In drafting a special needs trust, many practitioners include a “null and void” or “savings” clause in the document. These clauses operate to cure defects in a trust and preserve the remaining trust provisions. They prevent the trust from being determined to be invalid by removing the offending language from consideration.
Under the newly enacted Section SI 01120.227 of the POMS, a null and void clause will not cure an otherwise defective trust instrument.
1. A null and void clause cannot nullify a provision that would make the trust a countable resource.
2. A null and void clause cannot overcome missing or conflicting trust provisions.
For a trust to be exempted from the SSI resource counting provisions, the trust must meet the provisions of the POMS, without regard to the presence or absence of a null and void clause. Any trust provision that fails to meet any of the required criteria must either be amended or removed, in order that the trust not be considered an available resource. Section SI 01120.227B, D, and E of the POMS.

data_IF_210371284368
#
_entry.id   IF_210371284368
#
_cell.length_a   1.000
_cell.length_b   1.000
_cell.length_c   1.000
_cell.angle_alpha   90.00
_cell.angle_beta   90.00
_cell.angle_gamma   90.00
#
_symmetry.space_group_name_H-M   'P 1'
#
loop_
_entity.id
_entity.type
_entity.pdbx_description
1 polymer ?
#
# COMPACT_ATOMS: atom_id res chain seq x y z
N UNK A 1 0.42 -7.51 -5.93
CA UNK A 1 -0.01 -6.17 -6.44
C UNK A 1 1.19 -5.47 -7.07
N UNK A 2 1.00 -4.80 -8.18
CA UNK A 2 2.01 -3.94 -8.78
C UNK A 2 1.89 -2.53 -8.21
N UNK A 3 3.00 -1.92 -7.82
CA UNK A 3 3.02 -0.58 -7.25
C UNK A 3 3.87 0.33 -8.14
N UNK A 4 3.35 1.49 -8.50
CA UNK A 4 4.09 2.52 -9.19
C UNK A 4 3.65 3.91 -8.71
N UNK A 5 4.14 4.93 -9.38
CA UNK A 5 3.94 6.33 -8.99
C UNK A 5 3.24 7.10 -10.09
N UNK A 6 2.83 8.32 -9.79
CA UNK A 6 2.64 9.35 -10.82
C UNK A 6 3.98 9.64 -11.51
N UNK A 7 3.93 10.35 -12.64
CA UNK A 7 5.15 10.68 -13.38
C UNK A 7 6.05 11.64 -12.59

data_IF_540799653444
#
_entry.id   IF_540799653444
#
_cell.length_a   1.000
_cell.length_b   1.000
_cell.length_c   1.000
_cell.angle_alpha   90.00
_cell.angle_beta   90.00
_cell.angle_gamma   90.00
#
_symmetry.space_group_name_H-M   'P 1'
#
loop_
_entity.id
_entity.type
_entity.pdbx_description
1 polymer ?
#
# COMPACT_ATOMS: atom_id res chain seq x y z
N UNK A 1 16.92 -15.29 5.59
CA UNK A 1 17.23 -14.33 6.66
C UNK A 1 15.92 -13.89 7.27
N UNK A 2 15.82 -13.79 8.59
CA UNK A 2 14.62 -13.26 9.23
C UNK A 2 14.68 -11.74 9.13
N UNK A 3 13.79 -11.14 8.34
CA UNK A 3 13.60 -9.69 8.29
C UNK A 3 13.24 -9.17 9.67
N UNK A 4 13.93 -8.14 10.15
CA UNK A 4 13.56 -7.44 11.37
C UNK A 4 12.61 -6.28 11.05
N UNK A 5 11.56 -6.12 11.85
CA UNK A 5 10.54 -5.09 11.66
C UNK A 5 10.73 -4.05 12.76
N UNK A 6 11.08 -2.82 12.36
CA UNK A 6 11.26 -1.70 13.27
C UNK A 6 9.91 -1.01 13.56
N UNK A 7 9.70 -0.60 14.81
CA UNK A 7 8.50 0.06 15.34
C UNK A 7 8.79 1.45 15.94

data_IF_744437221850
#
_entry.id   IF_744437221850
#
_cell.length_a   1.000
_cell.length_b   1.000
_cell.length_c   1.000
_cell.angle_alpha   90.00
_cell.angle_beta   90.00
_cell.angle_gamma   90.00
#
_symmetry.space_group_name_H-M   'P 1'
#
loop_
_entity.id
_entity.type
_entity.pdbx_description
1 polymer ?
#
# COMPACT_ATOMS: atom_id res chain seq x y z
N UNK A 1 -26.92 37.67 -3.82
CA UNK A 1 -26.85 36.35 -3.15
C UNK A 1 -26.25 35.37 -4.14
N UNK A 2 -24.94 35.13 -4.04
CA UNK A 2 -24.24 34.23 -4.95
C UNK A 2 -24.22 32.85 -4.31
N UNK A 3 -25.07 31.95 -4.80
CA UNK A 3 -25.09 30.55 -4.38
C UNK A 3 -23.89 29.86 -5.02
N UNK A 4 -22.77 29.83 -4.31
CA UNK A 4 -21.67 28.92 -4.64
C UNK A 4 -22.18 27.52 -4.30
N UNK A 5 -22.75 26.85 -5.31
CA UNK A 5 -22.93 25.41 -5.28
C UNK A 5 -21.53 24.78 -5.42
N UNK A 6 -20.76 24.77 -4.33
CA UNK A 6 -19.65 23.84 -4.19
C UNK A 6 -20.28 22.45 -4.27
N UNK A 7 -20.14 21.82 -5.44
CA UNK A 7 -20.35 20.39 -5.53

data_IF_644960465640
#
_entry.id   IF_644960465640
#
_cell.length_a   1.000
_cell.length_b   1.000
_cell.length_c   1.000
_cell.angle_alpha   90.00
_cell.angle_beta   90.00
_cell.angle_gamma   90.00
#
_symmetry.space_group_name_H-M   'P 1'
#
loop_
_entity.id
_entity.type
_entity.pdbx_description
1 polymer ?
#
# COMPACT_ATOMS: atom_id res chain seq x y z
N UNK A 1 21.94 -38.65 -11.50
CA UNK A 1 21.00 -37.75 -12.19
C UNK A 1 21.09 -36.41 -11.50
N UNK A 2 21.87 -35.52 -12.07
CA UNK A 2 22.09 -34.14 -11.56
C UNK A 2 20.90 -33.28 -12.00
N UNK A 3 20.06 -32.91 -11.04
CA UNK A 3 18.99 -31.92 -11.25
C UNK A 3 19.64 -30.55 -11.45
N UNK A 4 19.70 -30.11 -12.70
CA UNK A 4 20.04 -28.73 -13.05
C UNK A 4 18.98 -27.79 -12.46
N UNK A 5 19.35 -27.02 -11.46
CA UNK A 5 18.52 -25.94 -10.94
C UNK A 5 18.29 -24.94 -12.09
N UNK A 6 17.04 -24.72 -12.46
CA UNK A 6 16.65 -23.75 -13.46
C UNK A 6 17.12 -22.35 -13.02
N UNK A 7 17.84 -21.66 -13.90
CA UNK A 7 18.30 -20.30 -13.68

3. 90-Day Remedial Amendment Period.
A trust that was originally approved by the Social Security Administration, and upon review is found to be defective, will continue to be exempt if the trust is amended within 90 days. The 90-day period begins on the day the trust beneficiary or representative payee is informed that the trust contains provisions that must be amended. Each previously approved trust is granted only one 90-day amendment period. This 90-day grace period only applies to trusts that were previously submitted to the Social Security Administration for approval. Section SI 01120.227A.2 of the POMS.
It does not appear that the 90-day remedial amendment period will extend to previously drafted trusts that were never submitted to the Social Security Administration for approval.
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